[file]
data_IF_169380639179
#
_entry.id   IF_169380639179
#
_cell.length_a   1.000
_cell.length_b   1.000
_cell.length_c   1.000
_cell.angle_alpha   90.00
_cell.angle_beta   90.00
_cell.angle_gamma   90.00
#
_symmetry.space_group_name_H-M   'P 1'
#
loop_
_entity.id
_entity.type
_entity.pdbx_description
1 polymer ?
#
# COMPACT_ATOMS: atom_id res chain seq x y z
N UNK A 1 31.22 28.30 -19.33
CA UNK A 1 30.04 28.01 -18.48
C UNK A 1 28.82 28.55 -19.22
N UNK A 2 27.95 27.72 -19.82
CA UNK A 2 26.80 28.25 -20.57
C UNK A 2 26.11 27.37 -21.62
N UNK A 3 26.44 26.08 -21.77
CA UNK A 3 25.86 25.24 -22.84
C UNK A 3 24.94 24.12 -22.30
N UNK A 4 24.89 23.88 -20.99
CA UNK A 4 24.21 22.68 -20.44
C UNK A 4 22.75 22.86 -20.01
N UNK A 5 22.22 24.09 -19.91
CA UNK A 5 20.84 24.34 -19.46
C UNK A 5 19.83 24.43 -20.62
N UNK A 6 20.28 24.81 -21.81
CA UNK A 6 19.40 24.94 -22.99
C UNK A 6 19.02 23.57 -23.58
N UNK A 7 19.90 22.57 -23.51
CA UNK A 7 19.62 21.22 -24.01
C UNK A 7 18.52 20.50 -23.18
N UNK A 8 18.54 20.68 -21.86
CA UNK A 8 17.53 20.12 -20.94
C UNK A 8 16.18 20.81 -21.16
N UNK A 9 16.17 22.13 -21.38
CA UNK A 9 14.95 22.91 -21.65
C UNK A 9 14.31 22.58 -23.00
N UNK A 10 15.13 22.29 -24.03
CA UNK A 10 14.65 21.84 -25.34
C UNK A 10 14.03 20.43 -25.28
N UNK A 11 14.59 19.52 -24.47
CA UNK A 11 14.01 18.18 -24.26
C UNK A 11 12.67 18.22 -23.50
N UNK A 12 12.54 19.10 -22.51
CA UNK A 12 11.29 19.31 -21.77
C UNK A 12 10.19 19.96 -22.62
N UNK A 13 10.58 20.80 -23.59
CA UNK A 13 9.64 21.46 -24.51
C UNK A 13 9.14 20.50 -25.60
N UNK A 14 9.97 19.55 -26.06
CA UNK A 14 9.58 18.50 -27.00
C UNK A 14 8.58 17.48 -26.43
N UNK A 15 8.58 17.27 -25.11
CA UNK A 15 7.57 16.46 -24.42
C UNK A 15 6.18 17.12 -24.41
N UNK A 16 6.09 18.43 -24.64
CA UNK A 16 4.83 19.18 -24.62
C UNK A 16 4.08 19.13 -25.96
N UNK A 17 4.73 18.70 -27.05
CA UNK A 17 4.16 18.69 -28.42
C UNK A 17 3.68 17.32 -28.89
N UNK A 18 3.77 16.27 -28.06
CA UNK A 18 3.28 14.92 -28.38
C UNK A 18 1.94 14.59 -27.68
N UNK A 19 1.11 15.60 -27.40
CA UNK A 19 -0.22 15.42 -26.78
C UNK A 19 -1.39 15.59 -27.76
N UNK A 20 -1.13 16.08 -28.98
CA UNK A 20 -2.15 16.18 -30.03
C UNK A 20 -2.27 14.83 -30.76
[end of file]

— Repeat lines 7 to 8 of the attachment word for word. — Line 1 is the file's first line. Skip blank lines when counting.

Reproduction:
_cell.length_c   1.000
_cell.angle_alpha   90.00